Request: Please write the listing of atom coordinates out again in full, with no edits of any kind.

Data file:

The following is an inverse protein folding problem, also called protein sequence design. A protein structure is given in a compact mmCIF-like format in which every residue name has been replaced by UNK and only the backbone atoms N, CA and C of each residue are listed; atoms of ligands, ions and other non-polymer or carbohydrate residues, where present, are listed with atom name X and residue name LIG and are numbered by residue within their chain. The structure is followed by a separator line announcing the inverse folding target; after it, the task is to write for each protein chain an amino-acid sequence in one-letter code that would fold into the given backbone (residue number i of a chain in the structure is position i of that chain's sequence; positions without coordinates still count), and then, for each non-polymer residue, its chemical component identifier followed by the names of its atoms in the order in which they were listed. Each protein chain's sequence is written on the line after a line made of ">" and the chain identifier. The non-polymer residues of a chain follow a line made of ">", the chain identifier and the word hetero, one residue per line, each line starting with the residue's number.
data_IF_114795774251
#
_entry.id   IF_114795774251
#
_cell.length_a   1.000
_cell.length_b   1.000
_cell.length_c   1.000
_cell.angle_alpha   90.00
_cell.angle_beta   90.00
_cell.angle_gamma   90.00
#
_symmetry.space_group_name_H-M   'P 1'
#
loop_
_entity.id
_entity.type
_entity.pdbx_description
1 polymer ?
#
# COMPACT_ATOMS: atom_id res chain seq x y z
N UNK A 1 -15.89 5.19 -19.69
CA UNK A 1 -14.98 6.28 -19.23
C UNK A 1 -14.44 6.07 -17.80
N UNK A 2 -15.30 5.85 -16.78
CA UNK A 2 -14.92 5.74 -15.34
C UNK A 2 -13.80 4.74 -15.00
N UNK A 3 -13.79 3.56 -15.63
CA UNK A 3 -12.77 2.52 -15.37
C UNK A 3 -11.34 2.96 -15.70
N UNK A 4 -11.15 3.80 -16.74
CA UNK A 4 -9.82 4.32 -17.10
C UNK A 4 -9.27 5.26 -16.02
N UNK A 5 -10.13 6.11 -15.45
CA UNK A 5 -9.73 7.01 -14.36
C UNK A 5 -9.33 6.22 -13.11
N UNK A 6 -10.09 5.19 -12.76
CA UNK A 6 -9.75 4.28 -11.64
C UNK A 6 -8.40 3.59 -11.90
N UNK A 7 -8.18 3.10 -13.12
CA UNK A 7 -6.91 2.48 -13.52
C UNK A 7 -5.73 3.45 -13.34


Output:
The following is an inverse protein folding problem, also called protein sequence design. A protein structure is given in a compact mmCIF-like format in which every residue name has been replaced by UNK and only the backbone atoms N, CA and C of each residue are listed; atoms of ligands, ions and other non-polymer or carbohydrate residues, where present, are listed with atom name X and residue name LIG and are numbered by residue within their chain. The structure is followed by a separator line announcing the inverse folding target; after it, the task is to write for each protein chain an amino-acid sequence in one-letter code that would fold into the given backbone (residue number i of a chain in the structure is position i of that chain's sequence; positions without coordinates still count), and then, for each non-polymer residue, its chemical component identifier followed by the names of its atoms in the order in which they were listed. Each protein chain's sequence is written on the line after a line made of ">" and the chain identifier. The non-polymer residues of a chain follow a line made of ">", the chain identifier and the word hetero, one residue per line, each line starting with the residue's number.
data_IF_114795774251
#
_entry.id   IF_114795774251
#
_cell.length_a   1.000
_cell.length_b   1.000
_cell.length_c   1.000
_cell.angle_alpha   90.00
_cell.angle_beta   90.00
_cell.angle_gamma   90.00
#
_symmetry.space_group_name_H-M   'P 1'
#
loop_
_entity.id
_entity.type
_entity.pdbx_description
1 polymer ?
#
# COMPACT_ATOMS: atom_id res chain seq x y z
N UNK A 1 -15.89 5.19 -19.69
CA UNK A 1 -14.98 6.28 -19.23
C UNK A 1 -14.44 6.07 -17.80
N UNK A 2 -15.30 5.85 -16.78
CA UNK A 2 -14.92 5.74 -15.34
C UNK A 2 -13.80 4.74 -15.00
N UNK A 3 -13.79 3.56 -15.63
CA UNK A 3 -12.77 2.52 -15.37
C UNK A 3 -11.34 2.96 -15.70
N UNK A 4 -11.15 3.80 -16.74
CA UNK A 4 -9.82 4.32 -17.10
C UNK A 4 -9.27 5.26 -16.02
N UNK A 5 -10.13 6.11 -15.45
CA UNK A 5 -9.73 7.01 -14.36
C UNK A 5 -9.33 6.22 -13.11
N UNK A 6 -10.09 5.19 -12.76
CA UNK A 6 -9.75 4.28 -11.64
C UNK A 6 -8.40 3.59 -11.90
N UNK A 7 -8.18 3.10 -13.12
CA UNK A 7 -6.91 2.48 -13.52
C UNK A 7 -5.73 3.45 -13.34